Arguments to either dismiss or continue a case brought by U.S. Sen. Ron Johnson against the Obama administration challenging part of the Affordable Care Act  were made in court on Monday in Green Bay.
Johnson's attorney argued that President Barack Obama exceeded his authority when the Office of Personnel Management (OPM) extended federal health care subsidies for members of Congress and their staff members.
The court also heard from a federal Department of Justice Attorney arguing in favor of the OPM, who said Johnson must prove a “tangible injury.” U.S. Justice Department attorney James Luh said Johnson can't prove he or his staffers get any better or worse treatment under the law than anybody else.
Speaking to reporters after the hearing, Johnson said the law will affect him and his 40 staffers in several ways. For one thing, he said that accepting the subsidies will force him to be complicit in “an unlawful scheme that we do not believe President Obama had the constitutional authority to enact.”
He also said that the OPM has put him in a position that alienates him from citizens.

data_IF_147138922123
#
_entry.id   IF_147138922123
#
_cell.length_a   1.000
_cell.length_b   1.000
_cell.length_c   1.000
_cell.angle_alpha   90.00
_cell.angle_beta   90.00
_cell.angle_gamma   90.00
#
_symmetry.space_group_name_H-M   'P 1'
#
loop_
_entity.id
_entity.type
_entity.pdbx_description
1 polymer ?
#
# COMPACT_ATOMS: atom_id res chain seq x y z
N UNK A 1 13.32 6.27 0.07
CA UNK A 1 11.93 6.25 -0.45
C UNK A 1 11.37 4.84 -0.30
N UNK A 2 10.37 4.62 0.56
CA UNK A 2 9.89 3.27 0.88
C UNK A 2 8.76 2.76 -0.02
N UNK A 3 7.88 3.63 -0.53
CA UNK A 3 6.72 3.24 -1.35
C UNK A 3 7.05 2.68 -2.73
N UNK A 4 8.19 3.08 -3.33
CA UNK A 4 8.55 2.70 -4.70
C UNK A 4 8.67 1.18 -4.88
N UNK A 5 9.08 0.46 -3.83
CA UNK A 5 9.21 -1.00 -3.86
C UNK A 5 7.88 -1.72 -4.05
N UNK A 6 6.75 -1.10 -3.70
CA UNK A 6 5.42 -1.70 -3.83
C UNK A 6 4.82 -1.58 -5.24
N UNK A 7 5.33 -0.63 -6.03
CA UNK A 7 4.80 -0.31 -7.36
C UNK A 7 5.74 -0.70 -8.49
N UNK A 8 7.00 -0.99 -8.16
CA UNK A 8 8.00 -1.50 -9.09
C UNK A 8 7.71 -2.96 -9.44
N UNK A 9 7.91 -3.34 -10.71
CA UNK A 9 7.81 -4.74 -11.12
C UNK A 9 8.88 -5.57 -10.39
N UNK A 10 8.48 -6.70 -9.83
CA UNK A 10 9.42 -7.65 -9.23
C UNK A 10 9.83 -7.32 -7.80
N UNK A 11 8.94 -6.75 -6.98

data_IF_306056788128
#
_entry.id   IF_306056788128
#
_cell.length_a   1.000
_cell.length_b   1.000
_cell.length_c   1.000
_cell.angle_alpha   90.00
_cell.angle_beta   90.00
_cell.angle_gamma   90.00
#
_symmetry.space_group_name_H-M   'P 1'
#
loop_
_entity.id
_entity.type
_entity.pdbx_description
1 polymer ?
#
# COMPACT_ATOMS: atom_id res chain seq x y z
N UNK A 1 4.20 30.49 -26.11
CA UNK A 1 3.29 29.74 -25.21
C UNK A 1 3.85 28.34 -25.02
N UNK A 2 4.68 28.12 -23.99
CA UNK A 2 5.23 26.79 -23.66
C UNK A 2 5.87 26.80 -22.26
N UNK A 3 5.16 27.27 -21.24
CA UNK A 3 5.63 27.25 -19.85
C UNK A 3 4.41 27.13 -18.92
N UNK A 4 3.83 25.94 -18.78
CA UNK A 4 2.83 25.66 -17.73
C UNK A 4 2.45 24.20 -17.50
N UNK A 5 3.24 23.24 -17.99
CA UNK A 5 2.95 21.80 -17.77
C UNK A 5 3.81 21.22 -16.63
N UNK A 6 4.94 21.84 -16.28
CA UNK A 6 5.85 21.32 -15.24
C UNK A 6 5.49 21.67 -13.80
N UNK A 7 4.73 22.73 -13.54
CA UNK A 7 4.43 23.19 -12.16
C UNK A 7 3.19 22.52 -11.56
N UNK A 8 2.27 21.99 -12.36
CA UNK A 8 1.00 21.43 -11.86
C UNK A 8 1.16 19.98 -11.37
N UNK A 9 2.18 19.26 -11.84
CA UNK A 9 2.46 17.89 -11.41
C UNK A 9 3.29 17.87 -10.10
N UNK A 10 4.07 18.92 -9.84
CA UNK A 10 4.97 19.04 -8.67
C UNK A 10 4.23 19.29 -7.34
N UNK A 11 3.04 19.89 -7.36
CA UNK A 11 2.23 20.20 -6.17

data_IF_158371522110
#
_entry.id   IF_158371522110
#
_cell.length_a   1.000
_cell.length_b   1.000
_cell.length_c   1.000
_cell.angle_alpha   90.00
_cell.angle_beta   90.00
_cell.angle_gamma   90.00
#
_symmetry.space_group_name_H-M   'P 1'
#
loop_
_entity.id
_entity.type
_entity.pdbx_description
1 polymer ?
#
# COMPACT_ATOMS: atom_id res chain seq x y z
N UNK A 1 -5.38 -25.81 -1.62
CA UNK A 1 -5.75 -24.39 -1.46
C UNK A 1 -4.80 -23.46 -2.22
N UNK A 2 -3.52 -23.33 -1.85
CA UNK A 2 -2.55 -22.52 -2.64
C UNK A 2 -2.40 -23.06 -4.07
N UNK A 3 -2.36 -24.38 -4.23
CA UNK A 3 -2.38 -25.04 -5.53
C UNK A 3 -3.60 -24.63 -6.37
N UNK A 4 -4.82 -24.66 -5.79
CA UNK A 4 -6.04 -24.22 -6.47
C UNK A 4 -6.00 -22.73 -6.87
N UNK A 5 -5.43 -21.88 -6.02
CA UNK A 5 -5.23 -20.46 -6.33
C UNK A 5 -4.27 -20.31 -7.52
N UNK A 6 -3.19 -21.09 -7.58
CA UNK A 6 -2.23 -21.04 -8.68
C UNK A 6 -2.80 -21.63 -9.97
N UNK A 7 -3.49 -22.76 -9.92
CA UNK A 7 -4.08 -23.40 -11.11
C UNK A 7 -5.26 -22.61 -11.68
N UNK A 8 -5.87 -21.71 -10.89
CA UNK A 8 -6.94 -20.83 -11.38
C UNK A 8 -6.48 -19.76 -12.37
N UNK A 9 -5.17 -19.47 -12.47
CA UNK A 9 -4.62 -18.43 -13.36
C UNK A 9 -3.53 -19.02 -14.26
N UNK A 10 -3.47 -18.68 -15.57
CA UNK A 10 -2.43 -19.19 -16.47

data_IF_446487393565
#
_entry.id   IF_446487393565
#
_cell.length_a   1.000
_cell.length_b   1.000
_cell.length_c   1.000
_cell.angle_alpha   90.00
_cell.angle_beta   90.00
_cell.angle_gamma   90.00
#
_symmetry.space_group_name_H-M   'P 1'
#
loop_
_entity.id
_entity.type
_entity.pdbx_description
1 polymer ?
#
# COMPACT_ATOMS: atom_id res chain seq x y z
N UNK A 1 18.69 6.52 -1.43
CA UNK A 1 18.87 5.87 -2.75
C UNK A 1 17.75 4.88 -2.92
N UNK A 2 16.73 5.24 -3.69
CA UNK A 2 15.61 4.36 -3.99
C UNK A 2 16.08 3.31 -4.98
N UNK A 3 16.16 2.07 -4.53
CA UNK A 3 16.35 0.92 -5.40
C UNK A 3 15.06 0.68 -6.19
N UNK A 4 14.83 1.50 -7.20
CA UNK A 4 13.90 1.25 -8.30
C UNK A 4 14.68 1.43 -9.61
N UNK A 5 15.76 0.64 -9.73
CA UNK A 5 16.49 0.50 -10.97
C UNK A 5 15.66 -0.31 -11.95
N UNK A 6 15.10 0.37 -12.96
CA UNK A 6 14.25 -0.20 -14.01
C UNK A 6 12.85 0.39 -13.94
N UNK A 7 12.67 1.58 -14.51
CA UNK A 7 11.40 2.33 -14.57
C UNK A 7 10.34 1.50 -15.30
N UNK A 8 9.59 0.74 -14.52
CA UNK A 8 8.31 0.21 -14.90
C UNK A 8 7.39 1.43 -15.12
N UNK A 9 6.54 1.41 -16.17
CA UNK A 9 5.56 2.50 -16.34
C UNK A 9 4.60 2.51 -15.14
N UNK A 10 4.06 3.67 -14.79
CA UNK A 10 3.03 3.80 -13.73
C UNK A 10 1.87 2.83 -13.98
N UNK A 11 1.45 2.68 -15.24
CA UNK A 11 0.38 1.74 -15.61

“Americans hate it when elected officials or people in power are exempt from laws, where they're not in the exact same position,” said Johnson. “When they passed the Affordable Care Act, Congress explicitly made sure we were going to be in the exact same position. This OPM ruling does not allow me to be in that position.”
Johnson said he is also injured because he will have to explain to constituents why Congress gets “special treatment.”
“Only members of Congress and their staff have that special treatment of getting a pre-tax employer contribution to their exchange policies,” said Johnson. “It's unfair, it's unequal treatment — it should be overturned.”
U.S. District Judge William Griesbach said he will issue a decision on whether or not the case can proceed in “short order.”